I’ve had a hard time trying to come up with things that I would like to discuss in this post. On one hand, I’m four days away from my departure date, and I’m so excited that I can’t express my words in coherent sentences. On the other hand, I’m really terrified and exhausted because I just moved across the country and my departure date IS so close. I’ve also been trying to write a new post for about two weeks now, and nothing has been motivating me to finish this post. I’ve thought about discussing how I’ve gotten to this point in my life where I’m ready to travel the world, but I couldn’t find the right words to describe this accurately. I’ve considered writing about how I plan to face my challenges abroad as a person who is dealing with depression, but I feel like that is too dark of a topic to tackle when I haven’t even left yet. But then it hit me: the point of having this blog is to think critically. Whether I think critically about some weird experience that I’ve just had, or whether I think critically about what to write, I’m practicing something that will really help me during my travels. I’m reflecting upon my life, analyzing the things that didn’t really make sense to me and observing my growth from a time in the past in comparison to who I am now. Reflection is the key to not letting my trials and tribulations ruin a wonderful experience, and instead it allows me to let these hardships help me grow even further.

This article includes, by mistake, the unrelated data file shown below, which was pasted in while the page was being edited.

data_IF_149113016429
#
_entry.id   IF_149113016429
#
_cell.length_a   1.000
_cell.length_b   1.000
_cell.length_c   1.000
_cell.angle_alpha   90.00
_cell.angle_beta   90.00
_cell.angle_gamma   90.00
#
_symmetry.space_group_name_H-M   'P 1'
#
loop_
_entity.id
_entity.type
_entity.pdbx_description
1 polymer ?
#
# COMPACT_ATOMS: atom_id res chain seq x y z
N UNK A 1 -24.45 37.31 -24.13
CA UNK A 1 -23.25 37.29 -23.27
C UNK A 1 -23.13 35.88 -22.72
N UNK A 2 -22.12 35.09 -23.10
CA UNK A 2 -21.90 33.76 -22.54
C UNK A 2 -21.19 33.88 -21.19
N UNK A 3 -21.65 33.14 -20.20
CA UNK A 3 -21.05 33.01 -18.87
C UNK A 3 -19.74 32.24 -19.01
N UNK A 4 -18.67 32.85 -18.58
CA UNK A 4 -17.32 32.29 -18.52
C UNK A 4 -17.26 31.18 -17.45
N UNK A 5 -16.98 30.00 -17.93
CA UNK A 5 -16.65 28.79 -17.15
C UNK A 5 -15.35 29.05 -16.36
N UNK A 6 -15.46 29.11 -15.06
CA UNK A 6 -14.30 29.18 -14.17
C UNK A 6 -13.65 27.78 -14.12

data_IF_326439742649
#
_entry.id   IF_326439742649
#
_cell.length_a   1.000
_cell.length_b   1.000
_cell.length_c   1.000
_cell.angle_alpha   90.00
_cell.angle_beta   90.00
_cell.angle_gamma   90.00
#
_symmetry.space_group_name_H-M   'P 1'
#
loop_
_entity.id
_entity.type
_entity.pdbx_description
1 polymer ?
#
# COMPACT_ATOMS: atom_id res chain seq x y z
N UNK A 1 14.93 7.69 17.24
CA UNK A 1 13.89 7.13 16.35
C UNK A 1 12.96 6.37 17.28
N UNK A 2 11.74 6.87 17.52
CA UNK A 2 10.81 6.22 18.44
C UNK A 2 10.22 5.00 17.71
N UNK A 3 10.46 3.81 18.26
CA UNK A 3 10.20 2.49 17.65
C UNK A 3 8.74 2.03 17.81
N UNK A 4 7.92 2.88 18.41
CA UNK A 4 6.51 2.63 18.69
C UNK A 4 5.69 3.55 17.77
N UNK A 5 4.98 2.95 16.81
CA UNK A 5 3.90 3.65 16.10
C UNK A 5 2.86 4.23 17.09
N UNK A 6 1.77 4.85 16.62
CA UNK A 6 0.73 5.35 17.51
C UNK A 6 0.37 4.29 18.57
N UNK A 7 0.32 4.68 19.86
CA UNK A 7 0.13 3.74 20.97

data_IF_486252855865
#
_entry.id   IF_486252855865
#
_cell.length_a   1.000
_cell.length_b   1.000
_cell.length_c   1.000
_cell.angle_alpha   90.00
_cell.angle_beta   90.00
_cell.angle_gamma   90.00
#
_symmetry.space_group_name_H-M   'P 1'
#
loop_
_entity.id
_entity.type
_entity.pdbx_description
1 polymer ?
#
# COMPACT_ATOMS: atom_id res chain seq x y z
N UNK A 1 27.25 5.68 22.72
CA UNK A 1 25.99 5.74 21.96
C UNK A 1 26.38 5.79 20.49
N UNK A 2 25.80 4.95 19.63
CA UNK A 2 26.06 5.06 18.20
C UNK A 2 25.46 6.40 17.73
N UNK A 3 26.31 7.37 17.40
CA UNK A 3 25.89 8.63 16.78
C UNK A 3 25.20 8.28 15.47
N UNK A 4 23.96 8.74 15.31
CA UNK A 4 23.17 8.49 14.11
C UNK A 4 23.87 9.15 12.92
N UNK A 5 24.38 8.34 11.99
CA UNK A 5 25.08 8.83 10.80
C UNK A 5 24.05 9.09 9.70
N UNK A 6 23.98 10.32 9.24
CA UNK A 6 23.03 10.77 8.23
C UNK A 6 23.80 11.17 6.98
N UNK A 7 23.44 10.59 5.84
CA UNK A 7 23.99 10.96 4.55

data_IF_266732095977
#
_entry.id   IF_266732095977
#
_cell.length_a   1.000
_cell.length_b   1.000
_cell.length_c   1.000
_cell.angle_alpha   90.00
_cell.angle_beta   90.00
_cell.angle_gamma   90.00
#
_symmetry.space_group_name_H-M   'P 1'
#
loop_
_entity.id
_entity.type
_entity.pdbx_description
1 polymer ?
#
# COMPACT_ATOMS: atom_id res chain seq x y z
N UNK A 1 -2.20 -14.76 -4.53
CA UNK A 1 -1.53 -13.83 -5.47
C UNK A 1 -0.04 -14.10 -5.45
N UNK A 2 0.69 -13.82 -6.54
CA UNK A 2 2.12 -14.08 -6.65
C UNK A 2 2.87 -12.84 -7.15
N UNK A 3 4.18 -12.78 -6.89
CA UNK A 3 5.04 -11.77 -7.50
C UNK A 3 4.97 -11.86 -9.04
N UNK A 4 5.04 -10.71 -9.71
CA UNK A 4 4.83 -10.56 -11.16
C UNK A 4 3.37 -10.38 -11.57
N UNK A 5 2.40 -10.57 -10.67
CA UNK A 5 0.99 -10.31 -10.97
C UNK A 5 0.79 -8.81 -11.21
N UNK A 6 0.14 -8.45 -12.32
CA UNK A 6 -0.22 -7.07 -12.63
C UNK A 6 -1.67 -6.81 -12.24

Appreciate the Little Things

On Friday morning I woke up at 7:30 in the morning to go hiking with one of my friends in Golden, Colorado. As we were hiking along the South Tabletop Mountain trail, I took in the scenery around me and realized that in about a month, my surroundings would change significantly. I realized that the snow-topped mountains to the West wouldn’t be there anymore. I realized that the distant skyline of Denver would be thousands of miles away from me. It was quite a humbling feeling–although it was also kind of scary–to know that I’d be moving thousands of miles away from home for the second time.